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Shooting Yourself First in the Foot, then in the Head: Normative Democracy Is Suffocating, and then the Coronavirus Came to Light

Authors
  • Carr, Paul R.1
  • 1 Université du Québec en Outaouais (UQO),
Type
Published Article
Journal
Postdigital Science and Education
Publisher
Springer International Publishing
Publication Date
Jun 10, 2020
Pages
1–19
Identifiers
DOI: 10.1007/s42438-020-00142-3
PMCID: PMC7283988
Source
PubMed Central
Keywords
License
Unknown

Abstract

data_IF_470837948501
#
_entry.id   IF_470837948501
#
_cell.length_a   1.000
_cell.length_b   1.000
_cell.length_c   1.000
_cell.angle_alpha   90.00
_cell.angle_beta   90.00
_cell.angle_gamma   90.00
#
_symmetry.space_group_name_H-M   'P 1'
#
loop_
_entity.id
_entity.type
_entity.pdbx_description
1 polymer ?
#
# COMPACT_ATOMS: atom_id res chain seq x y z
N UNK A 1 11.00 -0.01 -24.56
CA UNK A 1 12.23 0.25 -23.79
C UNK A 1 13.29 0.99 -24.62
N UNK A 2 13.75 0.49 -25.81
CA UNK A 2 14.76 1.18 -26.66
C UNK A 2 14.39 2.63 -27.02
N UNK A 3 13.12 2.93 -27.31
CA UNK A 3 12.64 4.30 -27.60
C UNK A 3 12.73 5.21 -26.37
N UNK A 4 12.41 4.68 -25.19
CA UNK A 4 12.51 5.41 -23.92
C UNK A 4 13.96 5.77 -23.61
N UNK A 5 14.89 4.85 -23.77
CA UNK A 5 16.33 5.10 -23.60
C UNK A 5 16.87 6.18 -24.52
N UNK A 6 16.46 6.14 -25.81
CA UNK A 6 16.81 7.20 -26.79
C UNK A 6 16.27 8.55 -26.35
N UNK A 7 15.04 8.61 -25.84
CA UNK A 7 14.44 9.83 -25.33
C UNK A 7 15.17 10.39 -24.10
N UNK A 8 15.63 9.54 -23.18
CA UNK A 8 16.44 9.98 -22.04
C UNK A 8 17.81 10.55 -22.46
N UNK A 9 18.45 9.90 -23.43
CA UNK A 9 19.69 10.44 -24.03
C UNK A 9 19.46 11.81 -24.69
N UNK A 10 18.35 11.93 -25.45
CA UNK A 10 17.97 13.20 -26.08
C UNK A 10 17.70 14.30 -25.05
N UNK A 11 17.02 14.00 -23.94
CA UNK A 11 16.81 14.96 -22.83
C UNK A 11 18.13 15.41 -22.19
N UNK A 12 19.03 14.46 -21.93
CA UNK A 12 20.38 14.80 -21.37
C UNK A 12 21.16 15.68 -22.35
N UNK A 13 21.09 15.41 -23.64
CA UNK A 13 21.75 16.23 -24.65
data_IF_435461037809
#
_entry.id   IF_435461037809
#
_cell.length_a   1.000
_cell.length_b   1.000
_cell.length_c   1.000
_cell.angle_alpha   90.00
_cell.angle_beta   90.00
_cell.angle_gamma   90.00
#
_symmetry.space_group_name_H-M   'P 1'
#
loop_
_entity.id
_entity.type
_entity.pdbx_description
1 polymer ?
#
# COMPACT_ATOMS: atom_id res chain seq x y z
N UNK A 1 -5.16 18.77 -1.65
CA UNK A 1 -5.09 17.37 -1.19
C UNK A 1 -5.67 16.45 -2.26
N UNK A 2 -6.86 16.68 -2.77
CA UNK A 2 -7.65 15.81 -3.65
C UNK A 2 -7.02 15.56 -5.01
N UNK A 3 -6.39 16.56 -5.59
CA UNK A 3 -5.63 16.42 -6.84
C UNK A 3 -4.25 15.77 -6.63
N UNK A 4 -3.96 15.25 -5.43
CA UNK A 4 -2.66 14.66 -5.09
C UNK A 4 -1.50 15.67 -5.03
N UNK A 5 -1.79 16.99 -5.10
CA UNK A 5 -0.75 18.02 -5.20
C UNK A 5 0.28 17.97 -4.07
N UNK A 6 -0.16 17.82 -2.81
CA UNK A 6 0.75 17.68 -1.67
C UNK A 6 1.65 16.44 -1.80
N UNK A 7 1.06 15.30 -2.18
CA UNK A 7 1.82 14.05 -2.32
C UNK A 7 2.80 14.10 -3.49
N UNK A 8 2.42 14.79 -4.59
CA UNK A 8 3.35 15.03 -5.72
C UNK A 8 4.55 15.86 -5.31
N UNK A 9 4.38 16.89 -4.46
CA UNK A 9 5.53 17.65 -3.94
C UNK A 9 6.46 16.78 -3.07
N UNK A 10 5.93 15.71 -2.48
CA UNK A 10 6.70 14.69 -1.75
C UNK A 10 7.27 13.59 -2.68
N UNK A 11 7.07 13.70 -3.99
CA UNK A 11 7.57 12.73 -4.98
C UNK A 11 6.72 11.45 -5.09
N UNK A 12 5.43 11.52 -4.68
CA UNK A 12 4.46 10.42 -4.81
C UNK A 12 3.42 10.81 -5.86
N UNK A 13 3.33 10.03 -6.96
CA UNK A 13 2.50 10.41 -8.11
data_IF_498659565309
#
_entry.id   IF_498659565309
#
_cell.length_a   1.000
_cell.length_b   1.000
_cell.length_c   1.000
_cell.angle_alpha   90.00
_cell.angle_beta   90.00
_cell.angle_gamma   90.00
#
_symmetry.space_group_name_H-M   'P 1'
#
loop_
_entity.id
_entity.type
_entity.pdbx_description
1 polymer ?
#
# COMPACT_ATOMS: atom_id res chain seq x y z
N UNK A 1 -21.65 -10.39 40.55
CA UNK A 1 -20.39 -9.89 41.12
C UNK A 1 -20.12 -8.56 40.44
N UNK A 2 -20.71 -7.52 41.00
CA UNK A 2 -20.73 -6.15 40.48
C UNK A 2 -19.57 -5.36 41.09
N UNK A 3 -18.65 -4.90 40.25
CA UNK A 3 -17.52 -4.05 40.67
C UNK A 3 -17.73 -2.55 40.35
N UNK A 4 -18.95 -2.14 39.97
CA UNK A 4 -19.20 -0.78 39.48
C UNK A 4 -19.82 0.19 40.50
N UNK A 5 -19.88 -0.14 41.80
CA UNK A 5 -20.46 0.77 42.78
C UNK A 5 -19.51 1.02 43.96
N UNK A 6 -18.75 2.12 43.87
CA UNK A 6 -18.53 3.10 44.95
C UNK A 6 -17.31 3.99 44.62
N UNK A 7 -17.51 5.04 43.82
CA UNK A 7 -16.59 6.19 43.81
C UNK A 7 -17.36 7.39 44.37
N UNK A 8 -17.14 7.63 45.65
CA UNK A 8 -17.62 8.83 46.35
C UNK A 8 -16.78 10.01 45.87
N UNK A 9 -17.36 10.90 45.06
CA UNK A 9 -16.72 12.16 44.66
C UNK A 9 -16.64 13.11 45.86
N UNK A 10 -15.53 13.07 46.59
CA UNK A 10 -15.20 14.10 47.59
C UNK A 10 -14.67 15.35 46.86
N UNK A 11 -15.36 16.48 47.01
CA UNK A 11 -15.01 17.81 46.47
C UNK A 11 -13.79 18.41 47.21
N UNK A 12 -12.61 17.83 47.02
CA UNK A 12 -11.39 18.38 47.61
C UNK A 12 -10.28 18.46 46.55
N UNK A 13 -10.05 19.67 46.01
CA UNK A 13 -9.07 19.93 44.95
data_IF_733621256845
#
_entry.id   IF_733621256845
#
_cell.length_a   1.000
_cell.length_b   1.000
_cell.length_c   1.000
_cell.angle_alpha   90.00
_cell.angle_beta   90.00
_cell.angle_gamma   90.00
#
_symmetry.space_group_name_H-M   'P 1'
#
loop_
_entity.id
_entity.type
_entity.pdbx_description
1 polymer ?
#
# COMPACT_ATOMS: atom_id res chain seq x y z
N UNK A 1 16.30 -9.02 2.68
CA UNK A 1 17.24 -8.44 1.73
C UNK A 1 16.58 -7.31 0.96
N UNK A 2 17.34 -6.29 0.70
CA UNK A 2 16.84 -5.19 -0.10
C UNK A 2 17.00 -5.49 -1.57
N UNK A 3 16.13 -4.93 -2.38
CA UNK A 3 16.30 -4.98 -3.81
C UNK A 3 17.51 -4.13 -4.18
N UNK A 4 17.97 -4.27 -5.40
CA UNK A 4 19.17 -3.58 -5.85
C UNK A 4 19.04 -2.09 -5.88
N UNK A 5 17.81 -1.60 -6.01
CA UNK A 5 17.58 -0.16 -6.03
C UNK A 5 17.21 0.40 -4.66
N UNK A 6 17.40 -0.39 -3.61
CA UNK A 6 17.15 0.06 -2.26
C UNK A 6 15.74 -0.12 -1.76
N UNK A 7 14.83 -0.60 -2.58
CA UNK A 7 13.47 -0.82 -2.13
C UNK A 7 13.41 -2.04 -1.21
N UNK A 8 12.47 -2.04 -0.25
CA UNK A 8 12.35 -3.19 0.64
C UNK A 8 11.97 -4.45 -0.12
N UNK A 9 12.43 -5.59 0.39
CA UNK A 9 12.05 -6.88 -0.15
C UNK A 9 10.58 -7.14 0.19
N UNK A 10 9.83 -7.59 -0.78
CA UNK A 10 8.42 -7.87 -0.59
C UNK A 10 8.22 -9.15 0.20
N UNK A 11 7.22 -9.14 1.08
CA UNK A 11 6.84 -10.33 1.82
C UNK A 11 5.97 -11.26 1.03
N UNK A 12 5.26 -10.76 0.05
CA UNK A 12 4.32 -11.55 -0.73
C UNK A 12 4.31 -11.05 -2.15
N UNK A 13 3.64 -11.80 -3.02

This text starts with the premise that ‘normative democracy’ has rendered our societies vulnerable and burdened with unaddressed social inequalities. I highlight three central arguments: (1) Social media, and, consequently, citizen engagement are becoming a significant filter that can potentially re-imagine the political, economic, and social worlds, which increasingly bleed over to how we might develop and engage with ‘democracy’; to this end, I introduce a brief case study on the nefarious interpretation of the killing of Jamal Khashoggi in 2018 to underscore the tension points in normative democracy; (2) Capitalism, or neoliberalism, needs to be more fully exposed, interrogated, and confronted if ‘normative, representative, hegemonic, electoral democracy’ is to be re-considered, re-imagined, and re-invented; the perpetuation of social inequalities lays bare the frailty of normative democratic institutions; (3) Covid-19 has exposed the fault lines and fissures of normative democracy, illustrating here the ‘common sense’ ways that power imbalances are sustained, which leaves little room for social solidarity; I present herein the case of the economic/labor dynamic in Quebec during the coronavirus. Ultimately, I believe the quest to re-imagine a more meaningful, critically engaged democracy, especially during a context that is imbued with a political, economic, and public health crisis, cannot be delayed much longer.

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